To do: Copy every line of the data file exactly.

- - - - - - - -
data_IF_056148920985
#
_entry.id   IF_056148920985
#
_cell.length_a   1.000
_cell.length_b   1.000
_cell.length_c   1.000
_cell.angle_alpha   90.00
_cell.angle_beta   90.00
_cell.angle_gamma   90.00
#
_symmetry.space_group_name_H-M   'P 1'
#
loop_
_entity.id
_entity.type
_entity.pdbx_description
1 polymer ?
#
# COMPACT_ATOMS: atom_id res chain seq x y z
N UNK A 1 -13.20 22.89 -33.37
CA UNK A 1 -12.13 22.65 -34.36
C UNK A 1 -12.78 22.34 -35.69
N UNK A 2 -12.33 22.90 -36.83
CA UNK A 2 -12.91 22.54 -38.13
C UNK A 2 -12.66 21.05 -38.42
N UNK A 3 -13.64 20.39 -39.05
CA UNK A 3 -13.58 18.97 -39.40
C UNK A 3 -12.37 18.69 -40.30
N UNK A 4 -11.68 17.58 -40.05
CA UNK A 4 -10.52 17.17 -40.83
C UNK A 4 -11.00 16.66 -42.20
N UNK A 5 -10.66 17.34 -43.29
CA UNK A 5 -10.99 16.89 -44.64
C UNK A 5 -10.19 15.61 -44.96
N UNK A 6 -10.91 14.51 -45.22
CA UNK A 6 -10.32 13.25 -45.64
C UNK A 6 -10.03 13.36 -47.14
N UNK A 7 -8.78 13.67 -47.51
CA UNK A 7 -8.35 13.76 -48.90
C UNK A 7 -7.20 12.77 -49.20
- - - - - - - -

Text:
data_IF_056148920985
#
_entry.id   IF_056148920985
#
_cell.length_a   1.000
_cell.length_b   1.000
_cell.length_c   1.000
_cell.angle_alpha   90.00
_cell.angle_beta   90.00
_cell.angle_gamma   90.00
#
_symmetry.space_group_name_H-M   'P 1'
#
loop_
_entity.id
_entity.type
_entity.pdbx_description
1 polymer ?
#
# COMPACT_ATOMS: atom_id res chain seq x y z
N UNK A 1 -13.20 22.89 -33.37
CA UNK A 1 -12.13 22.65 -34.36
C UNK A 1 -12.78 22.34 -35.69
N UNK A 2 -12.33 22.90 -36.83
CA UNK A 2 -12.91 22.54 -38.13
C UNK A 2 -12.66 21.05 -38.42
N UNK A 3 -13.64 20.39 -39.05
CA UNK A 3 -13.58 18.97 -39.40
C UNK A 3 -12.37 18.69 -40.30
N UNK A 4 -11.68 17.58 -40.05
CA UNK A 4 -10.52 17.17 -40.83
C UNK A 4 -11.00 16.66 -42.20
N UNK A 5 -10.66 17.34 -43.29
CA UNK A 5 -10.99 16.89 -44.64
C UNK A 5 -10.19 15.61 -44.96
N UNK A 6 -10.91 14.51 -45.22
CA UNK A 6 -10.32 13.25 -45.64
C UNK A 6 -10.03 13.36 -47.14
N UNK A 7 -8.78 13.67 -47.51
CA UNK A 7 -8.35 13.76 -48.90
C UNK A 7 -7.20 12.77 -49.20